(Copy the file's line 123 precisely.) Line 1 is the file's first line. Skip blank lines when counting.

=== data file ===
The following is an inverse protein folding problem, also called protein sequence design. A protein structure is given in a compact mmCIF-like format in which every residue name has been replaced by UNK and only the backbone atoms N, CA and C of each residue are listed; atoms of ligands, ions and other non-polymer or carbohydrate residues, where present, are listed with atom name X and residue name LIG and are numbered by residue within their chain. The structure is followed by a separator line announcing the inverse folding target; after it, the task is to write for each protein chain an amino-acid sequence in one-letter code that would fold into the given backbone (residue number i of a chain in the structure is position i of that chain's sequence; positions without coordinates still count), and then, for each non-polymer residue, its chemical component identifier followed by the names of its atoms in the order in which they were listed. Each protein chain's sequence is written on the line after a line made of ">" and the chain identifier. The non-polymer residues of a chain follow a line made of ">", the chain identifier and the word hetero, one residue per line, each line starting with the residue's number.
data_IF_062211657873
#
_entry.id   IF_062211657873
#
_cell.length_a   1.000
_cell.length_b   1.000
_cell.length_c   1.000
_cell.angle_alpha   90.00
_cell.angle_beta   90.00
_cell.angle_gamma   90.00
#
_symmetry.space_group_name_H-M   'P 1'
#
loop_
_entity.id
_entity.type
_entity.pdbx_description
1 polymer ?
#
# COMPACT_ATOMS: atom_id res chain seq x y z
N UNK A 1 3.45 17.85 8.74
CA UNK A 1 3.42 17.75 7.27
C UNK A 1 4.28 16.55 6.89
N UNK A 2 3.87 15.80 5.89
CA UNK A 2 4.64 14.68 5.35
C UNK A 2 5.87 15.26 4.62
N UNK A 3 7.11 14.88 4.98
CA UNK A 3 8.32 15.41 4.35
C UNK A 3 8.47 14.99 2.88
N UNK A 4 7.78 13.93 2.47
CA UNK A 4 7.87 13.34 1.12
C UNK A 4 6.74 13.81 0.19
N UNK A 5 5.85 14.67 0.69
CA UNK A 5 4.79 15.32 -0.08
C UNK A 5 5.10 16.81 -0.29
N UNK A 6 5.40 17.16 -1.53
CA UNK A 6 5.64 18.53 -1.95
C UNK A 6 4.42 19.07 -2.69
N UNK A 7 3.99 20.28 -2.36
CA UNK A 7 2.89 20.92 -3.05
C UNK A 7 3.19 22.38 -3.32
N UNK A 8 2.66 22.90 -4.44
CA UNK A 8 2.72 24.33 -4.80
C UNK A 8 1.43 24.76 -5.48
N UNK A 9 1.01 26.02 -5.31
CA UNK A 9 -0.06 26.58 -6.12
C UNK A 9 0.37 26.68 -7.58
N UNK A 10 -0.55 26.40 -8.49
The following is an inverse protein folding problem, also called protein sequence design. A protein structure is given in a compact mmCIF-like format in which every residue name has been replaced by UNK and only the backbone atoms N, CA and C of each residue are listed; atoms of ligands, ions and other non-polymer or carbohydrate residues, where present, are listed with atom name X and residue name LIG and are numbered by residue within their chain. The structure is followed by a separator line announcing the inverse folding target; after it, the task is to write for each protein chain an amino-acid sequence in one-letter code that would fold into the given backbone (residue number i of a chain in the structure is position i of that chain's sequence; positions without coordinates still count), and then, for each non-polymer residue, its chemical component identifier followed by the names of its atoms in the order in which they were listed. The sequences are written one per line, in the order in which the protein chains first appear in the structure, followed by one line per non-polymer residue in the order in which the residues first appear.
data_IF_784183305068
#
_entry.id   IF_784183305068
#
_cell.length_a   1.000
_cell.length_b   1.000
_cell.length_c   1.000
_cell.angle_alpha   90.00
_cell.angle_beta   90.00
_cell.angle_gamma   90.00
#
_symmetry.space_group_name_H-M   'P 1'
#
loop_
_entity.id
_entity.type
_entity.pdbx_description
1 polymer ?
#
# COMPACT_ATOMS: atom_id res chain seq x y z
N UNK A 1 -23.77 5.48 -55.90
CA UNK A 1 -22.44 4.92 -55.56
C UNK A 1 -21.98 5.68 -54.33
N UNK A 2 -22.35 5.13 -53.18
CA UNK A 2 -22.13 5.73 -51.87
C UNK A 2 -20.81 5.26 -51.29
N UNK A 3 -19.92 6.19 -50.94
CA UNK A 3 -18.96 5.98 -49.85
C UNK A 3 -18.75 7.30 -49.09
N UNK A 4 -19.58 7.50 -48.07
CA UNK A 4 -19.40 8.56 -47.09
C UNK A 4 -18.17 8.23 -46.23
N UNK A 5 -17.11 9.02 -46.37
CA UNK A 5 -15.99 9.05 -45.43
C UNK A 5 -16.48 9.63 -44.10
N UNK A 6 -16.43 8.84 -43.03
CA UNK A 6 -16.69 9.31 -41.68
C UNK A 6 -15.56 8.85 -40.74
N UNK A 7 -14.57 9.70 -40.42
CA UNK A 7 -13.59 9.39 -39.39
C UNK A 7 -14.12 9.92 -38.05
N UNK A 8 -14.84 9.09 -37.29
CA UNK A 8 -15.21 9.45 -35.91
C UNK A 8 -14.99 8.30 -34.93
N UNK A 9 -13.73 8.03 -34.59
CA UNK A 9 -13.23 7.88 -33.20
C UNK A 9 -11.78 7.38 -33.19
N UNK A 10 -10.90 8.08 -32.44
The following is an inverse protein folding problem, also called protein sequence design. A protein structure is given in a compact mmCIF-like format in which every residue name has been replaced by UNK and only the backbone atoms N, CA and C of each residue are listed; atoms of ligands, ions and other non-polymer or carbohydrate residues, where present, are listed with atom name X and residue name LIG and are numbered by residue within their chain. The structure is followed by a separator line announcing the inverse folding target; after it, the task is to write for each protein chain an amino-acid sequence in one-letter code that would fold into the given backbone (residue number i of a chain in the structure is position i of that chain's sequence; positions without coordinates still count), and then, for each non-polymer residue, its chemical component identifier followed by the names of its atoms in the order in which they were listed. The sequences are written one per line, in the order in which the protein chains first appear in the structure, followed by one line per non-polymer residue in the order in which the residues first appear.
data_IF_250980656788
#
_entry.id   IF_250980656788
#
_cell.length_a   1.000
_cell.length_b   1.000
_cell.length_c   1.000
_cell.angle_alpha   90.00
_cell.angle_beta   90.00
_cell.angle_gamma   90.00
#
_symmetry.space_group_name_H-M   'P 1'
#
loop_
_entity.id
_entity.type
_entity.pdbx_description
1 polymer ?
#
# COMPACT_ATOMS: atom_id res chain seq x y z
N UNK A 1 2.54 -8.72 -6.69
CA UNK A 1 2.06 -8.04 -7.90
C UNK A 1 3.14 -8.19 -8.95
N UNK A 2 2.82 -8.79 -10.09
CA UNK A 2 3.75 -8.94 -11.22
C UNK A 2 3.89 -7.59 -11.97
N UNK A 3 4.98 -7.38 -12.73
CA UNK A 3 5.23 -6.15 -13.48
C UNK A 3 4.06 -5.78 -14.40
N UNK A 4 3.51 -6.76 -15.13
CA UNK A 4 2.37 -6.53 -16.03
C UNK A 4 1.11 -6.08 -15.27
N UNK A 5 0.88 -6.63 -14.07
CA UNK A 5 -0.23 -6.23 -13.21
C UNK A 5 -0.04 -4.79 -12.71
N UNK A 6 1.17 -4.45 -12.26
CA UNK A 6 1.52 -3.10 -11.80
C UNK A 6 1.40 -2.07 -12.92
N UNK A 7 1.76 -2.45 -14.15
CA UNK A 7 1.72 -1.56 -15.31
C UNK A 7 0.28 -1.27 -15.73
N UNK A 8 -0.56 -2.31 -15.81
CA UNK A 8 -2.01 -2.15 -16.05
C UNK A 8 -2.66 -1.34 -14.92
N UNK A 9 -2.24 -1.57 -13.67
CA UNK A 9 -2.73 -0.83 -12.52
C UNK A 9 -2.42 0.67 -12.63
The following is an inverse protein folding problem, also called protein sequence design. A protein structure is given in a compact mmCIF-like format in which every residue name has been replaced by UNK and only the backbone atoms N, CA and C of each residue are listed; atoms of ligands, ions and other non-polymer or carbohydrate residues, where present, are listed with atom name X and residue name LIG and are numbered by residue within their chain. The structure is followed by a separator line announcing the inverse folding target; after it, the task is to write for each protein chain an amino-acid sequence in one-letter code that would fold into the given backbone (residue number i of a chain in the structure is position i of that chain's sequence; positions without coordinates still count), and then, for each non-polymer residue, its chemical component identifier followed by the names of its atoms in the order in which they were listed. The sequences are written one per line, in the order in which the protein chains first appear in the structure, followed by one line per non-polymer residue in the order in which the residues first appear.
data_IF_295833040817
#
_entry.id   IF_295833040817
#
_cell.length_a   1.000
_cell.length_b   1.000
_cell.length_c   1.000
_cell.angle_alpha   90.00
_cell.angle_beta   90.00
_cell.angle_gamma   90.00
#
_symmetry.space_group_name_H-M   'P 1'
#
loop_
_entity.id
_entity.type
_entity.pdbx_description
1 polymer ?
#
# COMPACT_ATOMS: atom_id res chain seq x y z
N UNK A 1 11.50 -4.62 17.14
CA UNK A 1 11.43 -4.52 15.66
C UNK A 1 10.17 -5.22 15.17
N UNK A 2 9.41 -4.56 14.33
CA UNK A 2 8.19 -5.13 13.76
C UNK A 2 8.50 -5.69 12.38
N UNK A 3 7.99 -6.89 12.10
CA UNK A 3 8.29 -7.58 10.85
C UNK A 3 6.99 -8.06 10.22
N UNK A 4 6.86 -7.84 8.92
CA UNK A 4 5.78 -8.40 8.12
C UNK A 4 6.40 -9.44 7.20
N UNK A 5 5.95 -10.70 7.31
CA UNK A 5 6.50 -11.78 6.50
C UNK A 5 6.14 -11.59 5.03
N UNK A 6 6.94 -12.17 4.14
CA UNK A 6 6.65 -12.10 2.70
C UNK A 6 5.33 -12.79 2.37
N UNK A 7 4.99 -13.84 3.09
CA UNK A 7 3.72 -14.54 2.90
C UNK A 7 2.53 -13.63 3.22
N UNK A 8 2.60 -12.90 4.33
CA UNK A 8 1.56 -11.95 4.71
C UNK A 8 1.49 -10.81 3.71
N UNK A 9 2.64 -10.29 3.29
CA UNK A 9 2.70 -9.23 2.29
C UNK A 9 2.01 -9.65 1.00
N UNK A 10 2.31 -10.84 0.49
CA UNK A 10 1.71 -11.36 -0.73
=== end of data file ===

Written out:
N UNK A 2 2.82 -8.79 -10.09